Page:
agnieszka pilat trains the next generation of artists
Self-proclaimed machine evangelist Agnieszka Pilat has taken it upon herself to train the next generation of creators for the digital age. Expanding her creative fascination with robots and technology, the Polish artist steps back and passes her brushes on to her robot trainees, Spot and Digit, for her latest ROBOTa exhibition. Together, the trio’s adventure begins to define a futuristic yet joyously primitive intersection between technological evolution and artistic tradition.
After a one-year residency at boston dynamics, Pilat presents an experimental series of 11 acrylic paintings that will be on view at San Francisco’s Modernism Gallery through December 21, 2022. The vibrant canvases, marked with the primitive angular gestures of robots evocative of Cy Twombly and Jean-Michel Basquiat’s Abstract and Neo Expressionism, expresses a restrained simplicity and a bold youth. Yet beyond the surface, they are laden with nuanced notions about the history, agency, and growing power of artificial intelligence — challenge the conventional understanding of creativity and the limitations of machinery.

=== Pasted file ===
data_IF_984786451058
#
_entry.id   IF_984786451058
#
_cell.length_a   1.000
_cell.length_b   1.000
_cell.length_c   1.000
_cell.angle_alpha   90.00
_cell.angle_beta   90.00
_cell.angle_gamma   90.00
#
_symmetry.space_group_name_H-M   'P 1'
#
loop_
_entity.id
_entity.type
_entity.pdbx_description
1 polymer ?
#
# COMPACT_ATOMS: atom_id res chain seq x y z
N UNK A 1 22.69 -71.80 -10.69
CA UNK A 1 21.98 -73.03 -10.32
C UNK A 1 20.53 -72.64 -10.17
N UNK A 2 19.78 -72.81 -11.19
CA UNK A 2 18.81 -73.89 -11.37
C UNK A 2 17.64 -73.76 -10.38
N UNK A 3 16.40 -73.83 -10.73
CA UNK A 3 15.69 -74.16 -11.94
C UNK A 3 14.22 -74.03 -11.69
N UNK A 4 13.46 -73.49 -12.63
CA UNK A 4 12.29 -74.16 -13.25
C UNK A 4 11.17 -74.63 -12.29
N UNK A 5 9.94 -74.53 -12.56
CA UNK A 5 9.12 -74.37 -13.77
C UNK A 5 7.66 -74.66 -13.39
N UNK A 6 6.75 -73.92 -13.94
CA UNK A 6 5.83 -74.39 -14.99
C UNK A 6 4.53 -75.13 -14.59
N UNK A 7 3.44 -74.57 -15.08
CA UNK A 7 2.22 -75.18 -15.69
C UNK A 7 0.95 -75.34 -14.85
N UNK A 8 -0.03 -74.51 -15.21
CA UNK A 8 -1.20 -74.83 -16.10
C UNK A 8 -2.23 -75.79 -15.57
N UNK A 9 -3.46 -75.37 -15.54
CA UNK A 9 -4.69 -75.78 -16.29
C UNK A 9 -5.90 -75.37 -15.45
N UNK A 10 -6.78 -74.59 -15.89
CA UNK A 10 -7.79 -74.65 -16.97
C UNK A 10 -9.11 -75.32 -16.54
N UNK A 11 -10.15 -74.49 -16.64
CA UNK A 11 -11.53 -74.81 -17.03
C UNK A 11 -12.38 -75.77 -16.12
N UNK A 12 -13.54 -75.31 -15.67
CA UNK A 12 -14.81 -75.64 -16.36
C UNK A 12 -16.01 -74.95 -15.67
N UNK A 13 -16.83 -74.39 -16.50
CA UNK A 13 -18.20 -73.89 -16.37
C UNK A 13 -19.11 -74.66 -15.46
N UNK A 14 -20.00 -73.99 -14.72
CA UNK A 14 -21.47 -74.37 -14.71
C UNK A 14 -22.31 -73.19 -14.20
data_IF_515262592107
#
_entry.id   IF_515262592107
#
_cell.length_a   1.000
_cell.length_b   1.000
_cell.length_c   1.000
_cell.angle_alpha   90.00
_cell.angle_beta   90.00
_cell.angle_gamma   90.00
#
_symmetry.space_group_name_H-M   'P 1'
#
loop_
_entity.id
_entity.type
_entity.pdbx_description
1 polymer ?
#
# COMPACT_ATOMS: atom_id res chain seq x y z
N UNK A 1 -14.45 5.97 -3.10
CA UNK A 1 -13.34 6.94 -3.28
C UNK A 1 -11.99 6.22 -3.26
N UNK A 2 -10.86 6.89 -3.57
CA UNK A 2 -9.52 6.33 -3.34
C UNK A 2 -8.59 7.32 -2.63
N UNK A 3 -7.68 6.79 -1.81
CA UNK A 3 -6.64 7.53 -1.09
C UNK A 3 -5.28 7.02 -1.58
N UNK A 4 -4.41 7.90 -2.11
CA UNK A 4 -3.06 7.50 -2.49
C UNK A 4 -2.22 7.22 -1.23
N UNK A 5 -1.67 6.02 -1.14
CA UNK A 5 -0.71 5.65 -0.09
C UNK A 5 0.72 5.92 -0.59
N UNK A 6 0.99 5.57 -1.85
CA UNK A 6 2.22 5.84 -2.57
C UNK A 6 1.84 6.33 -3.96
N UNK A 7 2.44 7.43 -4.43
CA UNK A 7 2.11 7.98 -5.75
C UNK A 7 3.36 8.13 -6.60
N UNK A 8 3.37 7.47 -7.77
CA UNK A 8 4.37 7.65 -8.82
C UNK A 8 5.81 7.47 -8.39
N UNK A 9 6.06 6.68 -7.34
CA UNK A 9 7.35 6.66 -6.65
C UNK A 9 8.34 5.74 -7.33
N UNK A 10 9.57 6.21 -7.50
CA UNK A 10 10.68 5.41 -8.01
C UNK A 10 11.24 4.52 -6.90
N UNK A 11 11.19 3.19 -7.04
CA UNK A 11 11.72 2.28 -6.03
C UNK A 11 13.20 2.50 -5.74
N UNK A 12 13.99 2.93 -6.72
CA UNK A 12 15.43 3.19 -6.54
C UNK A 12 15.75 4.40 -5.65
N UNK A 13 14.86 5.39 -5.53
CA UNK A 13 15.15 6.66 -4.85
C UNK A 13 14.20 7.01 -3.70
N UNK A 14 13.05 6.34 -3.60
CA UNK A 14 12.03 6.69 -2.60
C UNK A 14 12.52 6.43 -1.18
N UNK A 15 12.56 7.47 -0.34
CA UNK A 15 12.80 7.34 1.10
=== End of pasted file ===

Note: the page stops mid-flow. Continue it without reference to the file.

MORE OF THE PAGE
Delving into the processes and technologies behind this collaboration between (woman) man and machine, designboom spoke with Agnieszka Pilat, discovering her insights into the paradoxical power of robotics.‘MEIt is about humanizing technology with creativity’. she shares.
Agnieszka Pilat and her robot apprentice, Spot | image of aaron richter
‘ROBOTa’: a collaboration between man and machine